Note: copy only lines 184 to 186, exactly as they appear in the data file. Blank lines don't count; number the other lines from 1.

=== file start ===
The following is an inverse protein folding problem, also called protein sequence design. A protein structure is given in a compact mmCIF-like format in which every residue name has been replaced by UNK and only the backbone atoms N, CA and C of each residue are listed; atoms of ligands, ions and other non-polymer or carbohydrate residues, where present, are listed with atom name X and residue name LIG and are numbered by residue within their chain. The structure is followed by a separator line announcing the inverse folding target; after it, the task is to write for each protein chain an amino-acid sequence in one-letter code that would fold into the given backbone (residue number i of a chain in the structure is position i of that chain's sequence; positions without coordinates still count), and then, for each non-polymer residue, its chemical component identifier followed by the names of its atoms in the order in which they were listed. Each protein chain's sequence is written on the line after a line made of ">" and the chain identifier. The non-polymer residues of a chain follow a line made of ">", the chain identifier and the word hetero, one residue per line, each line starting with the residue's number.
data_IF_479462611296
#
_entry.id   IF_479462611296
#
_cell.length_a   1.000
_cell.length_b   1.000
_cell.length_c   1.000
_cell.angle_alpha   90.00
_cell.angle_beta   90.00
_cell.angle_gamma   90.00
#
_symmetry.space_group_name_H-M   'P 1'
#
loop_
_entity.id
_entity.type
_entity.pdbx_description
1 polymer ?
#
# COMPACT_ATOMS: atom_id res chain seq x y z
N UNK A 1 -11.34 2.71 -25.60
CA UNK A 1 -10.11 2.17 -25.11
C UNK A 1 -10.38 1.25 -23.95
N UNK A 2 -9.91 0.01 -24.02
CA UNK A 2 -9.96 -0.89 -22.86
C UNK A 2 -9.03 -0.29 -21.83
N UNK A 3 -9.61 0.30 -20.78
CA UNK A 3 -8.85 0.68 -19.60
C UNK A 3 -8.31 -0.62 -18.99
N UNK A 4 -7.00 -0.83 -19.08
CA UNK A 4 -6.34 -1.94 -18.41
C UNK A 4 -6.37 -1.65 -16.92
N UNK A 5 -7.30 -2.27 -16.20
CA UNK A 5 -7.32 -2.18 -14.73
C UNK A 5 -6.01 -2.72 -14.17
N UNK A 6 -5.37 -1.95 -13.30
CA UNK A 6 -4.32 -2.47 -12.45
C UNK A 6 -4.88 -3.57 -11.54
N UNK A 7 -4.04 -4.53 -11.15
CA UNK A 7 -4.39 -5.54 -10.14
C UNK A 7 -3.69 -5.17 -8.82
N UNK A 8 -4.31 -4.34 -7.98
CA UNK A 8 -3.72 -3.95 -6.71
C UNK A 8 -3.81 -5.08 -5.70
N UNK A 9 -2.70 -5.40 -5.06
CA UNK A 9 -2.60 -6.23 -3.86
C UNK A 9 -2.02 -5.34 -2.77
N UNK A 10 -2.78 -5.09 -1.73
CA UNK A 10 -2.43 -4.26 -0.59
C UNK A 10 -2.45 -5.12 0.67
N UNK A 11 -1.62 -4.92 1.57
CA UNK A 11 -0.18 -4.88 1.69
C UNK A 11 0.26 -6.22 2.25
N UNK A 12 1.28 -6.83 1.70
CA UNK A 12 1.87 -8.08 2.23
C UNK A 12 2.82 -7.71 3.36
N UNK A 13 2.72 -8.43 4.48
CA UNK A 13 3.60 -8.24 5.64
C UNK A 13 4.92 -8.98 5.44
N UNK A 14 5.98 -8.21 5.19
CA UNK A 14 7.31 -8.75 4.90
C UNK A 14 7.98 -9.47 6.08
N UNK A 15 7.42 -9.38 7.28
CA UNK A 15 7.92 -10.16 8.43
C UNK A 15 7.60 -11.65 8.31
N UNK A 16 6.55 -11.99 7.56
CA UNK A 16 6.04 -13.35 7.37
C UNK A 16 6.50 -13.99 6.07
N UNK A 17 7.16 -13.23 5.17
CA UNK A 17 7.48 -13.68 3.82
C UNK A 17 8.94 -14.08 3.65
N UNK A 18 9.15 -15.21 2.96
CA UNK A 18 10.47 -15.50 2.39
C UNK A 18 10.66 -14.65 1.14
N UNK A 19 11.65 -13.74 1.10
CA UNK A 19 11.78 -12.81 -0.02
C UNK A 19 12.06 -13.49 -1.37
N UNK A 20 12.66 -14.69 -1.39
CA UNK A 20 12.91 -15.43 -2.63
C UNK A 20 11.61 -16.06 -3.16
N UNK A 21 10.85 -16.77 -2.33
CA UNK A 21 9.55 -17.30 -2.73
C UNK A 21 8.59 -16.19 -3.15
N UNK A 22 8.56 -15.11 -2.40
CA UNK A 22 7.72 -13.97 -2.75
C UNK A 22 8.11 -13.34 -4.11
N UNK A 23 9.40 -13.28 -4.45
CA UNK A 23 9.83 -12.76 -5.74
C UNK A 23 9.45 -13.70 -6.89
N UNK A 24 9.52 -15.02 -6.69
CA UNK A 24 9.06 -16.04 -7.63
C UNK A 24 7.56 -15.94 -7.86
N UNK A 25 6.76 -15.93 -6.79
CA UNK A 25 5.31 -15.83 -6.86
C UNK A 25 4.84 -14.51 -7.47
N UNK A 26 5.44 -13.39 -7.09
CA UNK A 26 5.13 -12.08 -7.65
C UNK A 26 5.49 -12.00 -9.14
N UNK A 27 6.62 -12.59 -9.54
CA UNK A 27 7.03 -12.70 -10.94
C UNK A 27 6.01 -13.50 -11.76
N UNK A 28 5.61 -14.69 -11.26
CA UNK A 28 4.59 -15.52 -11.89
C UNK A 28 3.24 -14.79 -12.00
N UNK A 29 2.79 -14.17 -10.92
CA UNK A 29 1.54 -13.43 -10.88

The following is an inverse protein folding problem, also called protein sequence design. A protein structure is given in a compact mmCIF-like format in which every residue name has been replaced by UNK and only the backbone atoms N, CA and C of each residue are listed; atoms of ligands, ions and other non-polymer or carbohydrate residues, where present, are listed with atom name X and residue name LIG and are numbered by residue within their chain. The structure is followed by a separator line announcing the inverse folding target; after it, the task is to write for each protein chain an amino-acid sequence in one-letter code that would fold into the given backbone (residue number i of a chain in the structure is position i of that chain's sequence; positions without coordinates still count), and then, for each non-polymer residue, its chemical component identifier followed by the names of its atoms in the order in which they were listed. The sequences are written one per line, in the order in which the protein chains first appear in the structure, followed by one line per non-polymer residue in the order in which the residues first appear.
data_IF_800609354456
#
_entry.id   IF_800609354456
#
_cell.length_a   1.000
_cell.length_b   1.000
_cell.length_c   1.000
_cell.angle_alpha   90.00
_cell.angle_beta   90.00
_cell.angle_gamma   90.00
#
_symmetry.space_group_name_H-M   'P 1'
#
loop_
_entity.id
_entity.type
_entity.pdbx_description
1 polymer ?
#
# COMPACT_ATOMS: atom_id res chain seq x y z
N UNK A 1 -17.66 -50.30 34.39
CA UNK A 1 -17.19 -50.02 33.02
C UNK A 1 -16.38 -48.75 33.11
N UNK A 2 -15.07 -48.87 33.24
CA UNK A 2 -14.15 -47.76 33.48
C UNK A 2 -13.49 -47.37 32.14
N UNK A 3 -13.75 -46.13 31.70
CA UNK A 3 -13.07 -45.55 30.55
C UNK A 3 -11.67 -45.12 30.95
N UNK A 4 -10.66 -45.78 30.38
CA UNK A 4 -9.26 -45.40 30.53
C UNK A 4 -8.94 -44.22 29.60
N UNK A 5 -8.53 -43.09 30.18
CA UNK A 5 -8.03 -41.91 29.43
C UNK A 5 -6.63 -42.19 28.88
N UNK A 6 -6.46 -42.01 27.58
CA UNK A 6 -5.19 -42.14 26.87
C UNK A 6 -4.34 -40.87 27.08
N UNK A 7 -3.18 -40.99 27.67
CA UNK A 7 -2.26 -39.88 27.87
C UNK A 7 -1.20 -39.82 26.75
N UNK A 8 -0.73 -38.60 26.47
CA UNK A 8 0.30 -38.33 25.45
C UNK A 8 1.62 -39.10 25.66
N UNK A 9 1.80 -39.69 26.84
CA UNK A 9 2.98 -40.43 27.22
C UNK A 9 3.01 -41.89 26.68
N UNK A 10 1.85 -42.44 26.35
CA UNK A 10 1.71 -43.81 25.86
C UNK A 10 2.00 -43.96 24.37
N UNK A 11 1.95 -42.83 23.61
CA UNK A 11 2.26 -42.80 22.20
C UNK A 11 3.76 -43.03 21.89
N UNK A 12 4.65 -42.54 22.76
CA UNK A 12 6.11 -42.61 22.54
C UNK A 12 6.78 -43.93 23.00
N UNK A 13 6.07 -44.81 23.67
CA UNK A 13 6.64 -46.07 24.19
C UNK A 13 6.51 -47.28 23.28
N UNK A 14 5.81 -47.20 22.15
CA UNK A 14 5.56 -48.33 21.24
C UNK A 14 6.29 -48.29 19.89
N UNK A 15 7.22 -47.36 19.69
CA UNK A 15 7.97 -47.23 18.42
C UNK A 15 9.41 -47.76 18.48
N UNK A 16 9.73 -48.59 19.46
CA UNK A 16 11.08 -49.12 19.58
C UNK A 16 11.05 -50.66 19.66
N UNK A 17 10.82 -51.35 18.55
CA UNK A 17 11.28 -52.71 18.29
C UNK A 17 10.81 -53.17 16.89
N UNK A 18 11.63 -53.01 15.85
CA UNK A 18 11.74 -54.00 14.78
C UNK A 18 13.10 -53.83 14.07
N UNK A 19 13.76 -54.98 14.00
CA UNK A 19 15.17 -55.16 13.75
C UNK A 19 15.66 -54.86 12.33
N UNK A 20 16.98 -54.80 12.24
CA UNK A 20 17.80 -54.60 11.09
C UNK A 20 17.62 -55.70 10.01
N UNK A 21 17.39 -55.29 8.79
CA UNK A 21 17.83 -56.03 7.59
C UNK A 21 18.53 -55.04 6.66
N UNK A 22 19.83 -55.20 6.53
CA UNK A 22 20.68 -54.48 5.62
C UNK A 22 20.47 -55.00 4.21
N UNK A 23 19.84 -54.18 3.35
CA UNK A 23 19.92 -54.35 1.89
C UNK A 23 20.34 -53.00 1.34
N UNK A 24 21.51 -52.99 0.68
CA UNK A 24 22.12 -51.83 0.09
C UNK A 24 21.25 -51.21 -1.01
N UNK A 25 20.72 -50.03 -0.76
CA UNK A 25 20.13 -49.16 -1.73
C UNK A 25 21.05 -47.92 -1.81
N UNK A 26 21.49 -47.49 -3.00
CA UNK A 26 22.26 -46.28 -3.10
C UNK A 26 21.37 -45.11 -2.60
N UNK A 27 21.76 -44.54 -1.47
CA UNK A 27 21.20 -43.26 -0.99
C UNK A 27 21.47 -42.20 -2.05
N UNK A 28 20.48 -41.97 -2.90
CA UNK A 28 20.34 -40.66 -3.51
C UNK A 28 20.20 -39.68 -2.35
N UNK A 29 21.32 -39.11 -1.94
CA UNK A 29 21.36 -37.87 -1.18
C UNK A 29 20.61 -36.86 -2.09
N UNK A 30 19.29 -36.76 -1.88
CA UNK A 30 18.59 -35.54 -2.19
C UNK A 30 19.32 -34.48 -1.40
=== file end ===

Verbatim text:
CA UNK A 19 15.17 -55.16 13.75
C UNK A 19 15.66 -54.86 12.33
N UNK A 20 16.98 -54.80 12.24